Helping Grandchildren Retire

Politicians agree it’s important to “save Social Security,” even if they don’t agree on how to do so.  Many current retirees worry that their grandchildren will bear an increasingly heavier burden of keeping Social Security afloat, while receiving reduced benefits in the future.

Grandparents can help provide retirement security for grandchildren.  For instance, a married couple can give up to $30,000 to a grandchild, free of gift tax, each year.  However, current gifts don’t guarantee that the money will be saved or invested for retirement.

A better option might be for the grandparents to contribute to the grandchild’s IRA.  If the grandchild has earned income, the grandparents could offer to “replace” up to $6,000 annually to fund an IRA.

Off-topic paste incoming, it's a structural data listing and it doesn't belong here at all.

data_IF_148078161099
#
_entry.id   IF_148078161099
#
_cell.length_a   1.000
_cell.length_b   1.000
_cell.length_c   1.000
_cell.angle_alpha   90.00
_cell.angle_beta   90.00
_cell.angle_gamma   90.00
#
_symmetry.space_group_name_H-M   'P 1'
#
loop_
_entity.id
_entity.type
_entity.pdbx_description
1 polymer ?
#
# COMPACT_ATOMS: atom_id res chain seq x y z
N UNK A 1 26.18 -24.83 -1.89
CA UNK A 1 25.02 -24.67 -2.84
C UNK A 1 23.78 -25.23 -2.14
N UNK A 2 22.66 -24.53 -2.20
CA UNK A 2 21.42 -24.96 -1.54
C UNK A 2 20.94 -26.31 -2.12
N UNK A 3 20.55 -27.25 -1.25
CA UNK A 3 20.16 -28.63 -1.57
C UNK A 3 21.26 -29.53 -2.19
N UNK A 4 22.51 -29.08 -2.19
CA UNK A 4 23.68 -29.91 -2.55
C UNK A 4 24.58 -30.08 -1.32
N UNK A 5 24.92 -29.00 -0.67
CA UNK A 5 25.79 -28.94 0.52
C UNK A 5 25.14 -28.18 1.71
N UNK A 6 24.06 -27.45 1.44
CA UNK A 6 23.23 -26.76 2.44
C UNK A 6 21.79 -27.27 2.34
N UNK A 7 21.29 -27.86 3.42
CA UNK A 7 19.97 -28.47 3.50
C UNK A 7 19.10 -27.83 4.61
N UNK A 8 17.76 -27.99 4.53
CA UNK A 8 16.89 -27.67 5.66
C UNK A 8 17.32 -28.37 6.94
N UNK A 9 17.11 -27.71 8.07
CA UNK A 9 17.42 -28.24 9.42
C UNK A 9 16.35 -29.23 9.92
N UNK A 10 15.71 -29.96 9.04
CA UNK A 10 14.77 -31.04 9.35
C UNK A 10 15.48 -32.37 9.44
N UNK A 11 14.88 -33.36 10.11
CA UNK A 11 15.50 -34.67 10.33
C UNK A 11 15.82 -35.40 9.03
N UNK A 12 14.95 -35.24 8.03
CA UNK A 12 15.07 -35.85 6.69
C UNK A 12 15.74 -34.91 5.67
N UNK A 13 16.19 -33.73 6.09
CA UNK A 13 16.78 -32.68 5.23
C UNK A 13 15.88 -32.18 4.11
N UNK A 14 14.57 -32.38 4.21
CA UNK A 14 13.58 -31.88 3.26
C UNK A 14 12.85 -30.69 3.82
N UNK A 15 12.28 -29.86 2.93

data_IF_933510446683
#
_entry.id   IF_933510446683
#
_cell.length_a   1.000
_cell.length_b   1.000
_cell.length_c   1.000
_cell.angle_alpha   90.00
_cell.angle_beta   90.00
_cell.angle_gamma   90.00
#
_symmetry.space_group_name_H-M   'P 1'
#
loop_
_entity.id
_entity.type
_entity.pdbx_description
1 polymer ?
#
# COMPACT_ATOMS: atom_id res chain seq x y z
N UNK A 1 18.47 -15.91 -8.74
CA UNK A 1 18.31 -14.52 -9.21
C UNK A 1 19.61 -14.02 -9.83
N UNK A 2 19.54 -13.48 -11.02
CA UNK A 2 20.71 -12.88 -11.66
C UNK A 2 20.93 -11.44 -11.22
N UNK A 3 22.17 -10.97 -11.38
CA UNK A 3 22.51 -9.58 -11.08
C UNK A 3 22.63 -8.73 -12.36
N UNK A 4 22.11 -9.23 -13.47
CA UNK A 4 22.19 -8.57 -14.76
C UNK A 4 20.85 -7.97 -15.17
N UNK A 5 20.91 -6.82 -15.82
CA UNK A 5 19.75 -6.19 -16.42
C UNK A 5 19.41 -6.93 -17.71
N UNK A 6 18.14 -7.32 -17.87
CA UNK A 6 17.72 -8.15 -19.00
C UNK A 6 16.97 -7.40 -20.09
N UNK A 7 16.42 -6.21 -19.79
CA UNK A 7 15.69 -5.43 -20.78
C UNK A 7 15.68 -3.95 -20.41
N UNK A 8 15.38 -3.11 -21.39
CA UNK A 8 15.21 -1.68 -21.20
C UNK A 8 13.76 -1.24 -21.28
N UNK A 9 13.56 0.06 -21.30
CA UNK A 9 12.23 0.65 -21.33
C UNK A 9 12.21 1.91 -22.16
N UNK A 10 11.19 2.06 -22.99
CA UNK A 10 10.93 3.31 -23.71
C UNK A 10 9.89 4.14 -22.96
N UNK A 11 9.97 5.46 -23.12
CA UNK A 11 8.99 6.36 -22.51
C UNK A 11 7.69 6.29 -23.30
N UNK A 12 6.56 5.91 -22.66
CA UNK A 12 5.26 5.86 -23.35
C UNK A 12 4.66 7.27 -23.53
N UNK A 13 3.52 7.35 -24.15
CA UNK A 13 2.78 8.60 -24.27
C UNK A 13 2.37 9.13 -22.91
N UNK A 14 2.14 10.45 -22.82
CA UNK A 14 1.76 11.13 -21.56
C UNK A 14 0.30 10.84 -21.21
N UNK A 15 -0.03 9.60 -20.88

With either a traditional or a Roth IRA, the grandchild could withdraw up to $10,000 for the purchase of a first home with no early withdrawal penalty. (Income tax will be owed on funds withdrawn from a traditional IRA.)

It’s unlikely that the grandparents will be alive when a grandchild retires, but there’s great satisfaction in knowing the younger generation will benefit from their grandparents' foresight.

Another option:  Grandparents can make a gift to charity and help with a grandchild’s retirement.  Gifts can be structured to begin paying income to the grandchild at some future date, with eventual benefit for charity.